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Gerardo Enrique Arriaga Rendon
Gerardo Enrique Arriaga Rendon

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Planning an online C compiler for IPC144

This is the start of a trilogy of posts that I will be providing over the week. I will be talking about my thought process and progress on a specific challenge I have to work on: Creating an online C compiler for running code examples.


On a previous blog post, I had mentioned that I was working on editing a course notes for the migration of the new website. The course, IPC144, focuses on introduction to programming with C.

C is a language that you love or that you hate. You either understand the concepts that are involved, or you struggle to understand them until the end of the course. A lot of people tend to struggle to learn and understand pointers, which is probably one of the most important concepts you need to know to do useful programs. Also, there are other issues that people tend to not understand even after ending the course, such as "why I don't have to return the address of an array?" or "why does the C compiler not accept my code? What do all of these errors mean?", along with some other questions that a beginner to programming may have.

I was always thinking, "why is this case?" Why do people still struggle with C, despite learning it constantly for 13 consecutive weeks? One of the answers that I had arrived was: "It is not easy to experiment with C at this level."

What do I mean by this? Well, a good way to ingrain concepts in your brain is by experimentation. I believe people are better at learning a concept when they have to put into practice: it puts the brain to think about it just learned and how to use it; making connections between the concepts to form a better image of the concept, and thus achieve a better understanding.

However, experimenting with C can be tedious. If you are in Windows, you may try practice with Visual Studio, but Visual Studio is slow. Every time that you want to practice a new concept, you have to open an old project that you were using, or you have to create a new project. Either way, it is really slow. It is somewhat understandable, since Visual Studio does a lot more than just text editing and compilation, but this is not something I will be concerned about when I am practising.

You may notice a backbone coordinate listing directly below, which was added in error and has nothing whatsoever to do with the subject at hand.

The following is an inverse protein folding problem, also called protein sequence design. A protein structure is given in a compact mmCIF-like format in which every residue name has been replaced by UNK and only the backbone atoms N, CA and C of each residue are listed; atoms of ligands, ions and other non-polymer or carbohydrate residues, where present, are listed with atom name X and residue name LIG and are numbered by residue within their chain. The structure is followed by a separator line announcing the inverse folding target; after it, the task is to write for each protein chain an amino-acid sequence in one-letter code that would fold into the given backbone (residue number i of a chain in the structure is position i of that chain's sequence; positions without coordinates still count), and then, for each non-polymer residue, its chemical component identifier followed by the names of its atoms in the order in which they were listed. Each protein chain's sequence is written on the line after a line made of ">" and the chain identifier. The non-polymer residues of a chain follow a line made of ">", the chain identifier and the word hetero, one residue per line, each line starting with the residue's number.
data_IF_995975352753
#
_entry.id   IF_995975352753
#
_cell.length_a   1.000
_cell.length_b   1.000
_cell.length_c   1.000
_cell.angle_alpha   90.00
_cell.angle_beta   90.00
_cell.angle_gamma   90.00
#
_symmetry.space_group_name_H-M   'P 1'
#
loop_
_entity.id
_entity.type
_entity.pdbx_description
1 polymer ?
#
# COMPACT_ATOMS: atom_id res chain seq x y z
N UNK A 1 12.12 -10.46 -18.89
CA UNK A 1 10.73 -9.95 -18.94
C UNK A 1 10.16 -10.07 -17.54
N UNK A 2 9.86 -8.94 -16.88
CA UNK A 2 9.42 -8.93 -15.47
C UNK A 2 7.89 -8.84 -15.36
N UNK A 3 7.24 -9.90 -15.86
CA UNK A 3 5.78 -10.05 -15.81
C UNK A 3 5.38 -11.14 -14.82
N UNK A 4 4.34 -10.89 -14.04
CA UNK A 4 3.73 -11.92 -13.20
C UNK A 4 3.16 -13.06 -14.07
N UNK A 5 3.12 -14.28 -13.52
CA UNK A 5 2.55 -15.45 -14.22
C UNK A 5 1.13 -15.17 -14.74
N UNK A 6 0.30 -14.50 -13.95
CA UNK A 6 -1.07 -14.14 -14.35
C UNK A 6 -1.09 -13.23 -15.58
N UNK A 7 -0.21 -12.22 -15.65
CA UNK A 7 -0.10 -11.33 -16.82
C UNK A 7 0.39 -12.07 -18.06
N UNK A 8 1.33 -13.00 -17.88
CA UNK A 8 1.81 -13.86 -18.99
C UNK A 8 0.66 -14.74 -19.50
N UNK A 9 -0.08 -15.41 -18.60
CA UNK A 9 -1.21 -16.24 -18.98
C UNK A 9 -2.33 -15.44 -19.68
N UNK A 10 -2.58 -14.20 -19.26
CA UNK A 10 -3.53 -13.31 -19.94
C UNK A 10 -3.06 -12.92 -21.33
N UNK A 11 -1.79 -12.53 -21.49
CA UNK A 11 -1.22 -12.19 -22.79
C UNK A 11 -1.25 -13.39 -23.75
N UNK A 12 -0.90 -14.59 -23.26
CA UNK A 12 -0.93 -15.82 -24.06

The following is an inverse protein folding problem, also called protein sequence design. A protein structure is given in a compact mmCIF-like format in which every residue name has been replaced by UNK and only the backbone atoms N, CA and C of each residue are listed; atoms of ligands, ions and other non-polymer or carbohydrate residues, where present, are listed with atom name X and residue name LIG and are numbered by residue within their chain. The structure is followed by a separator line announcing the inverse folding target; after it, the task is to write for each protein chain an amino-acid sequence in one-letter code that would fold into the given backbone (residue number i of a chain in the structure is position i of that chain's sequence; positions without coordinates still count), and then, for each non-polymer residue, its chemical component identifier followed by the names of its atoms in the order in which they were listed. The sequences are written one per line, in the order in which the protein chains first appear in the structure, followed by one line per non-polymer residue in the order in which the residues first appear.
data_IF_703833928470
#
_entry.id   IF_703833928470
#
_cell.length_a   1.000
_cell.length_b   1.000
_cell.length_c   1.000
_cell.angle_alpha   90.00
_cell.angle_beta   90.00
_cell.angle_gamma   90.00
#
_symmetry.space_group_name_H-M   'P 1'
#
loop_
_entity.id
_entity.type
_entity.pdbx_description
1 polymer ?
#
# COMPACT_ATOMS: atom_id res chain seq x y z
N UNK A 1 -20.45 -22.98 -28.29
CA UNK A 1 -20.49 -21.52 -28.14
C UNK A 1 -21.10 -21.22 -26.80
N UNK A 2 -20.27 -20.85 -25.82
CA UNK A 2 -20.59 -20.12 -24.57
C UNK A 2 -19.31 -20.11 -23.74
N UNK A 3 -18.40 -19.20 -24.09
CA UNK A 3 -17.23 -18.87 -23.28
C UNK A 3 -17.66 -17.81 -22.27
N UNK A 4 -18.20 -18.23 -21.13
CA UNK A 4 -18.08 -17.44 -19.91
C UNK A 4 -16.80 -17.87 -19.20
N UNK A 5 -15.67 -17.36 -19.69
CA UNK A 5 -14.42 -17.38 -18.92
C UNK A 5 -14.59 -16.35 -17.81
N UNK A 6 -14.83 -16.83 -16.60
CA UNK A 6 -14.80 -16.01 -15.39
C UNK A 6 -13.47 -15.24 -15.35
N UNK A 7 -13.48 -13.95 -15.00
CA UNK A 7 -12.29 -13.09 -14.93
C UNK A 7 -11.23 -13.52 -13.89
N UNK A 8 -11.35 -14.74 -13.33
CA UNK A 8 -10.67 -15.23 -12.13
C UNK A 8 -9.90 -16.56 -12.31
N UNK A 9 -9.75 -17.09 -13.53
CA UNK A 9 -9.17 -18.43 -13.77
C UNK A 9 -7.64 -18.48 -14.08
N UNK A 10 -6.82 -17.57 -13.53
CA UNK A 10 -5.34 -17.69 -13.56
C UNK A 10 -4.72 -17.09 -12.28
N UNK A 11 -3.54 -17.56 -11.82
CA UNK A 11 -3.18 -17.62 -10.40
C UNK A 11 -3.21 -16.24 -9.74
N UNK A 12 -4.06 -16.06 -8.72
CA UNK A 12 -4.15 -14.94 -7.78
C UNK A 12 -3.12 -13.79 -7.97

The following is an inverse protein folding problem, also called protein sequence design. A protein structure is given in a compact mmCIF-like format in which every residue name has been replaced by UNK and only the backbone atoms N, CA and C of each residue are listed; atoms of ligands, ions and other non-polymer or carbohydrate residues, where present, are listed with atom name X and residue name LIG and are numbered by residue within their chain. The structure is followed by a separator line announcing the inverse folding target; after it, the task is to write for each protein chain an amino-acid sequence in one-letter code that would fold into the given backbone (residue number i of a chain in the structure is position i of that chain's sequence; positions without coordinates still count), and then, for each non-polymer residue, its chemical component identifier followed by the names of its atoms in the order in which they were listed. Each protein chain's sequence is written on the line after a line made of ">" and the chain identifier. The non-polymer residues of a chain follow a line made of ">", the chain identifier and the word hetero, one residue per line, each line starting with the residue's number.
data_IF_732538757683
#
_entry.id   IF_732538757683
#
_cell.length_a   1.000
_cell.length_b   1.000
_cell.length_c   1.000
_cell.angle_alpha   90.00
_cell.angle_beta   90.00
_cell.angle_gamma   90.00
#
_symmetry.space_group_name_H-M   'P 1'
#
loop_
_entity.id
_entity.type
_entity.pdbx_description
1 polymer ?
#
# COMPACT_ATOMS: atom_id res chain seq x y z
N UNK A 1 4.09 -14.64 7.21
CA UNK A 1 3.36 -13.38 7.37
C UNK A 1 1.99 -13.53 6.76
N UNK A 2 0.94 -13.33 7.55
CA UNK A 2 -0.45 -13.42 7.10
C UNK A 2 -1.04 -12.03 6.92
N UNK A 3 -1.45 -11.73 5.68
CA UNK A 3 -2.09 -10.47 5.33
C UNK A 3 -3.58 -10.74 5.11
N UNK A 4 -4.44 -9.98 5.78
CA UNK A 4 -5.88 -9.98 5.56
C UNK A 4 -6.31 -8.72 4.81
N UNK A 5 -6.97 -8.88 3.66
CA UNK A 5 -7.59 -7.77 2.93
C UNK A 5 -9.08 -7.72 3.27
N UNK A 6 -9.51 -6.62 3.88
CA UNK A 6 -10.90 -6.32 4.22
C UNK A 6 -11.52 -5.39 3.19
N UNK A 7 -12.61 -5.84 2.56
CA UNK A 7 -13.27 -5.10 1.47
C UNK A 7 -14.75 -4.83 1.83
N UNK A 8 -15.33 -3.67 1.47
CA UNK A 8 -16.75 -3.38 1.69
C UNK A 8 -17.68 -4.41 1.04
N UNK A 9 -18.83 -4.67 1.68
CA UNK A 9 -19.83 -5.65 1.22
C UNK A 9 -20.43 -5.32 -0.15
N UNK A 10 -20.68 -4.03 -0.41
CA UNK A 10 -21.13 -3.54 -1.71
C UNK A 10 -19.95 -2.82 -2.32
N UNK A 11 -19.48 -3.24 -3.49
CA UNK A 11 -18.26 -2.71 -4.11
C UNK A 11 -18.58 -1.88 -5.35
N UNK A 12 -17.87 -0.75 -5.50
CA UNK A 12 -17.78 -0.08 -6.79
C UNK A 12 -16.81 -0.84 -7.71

As a side note, I will like to clarify something. You might be asking, "why would I use Visual Studio, when I can use Visual Studio Code?" You are right. This makes sense when you are already familiar with coding enough that you are aware that environments like Visual Studio exist, but we are talking about beginners. In the IPC144 course, they recommend using Visual Studio to students because that's what they use throughout the course, so it makes sense that the only IDE they know is Visual Studio. Also, in some computers, Visual Studio Code can be as painfully slow as Visual Studio, although this might depend a lot on the project you are dealing with (at least that was my experience when doing webdev for my WEB422 course).

Let's imagine that you are in Linux, because they told you in your ULI101 (ULI is the Introduction to Unix/Linux course) class to use it. So, the only option you may have is vi, vim, or nano. Remember, you are a beginner to this whole new world of programming, and you are being bombarded with loads of information every week. The fact that you installed Linux in your own Windows machine already shows up that you are enthusiastic of what you are learning, so this case is not even the average student. The average student would be a Windows user, hesitating about installing Linux because they do not know much about it.

In either case, every little thing that you need to go through just to experiment is a distraction. Every little distraction that adds on top of the pile is going to be another motive for you to experiment with C.

So the question is, how can we facilitate this experimentation?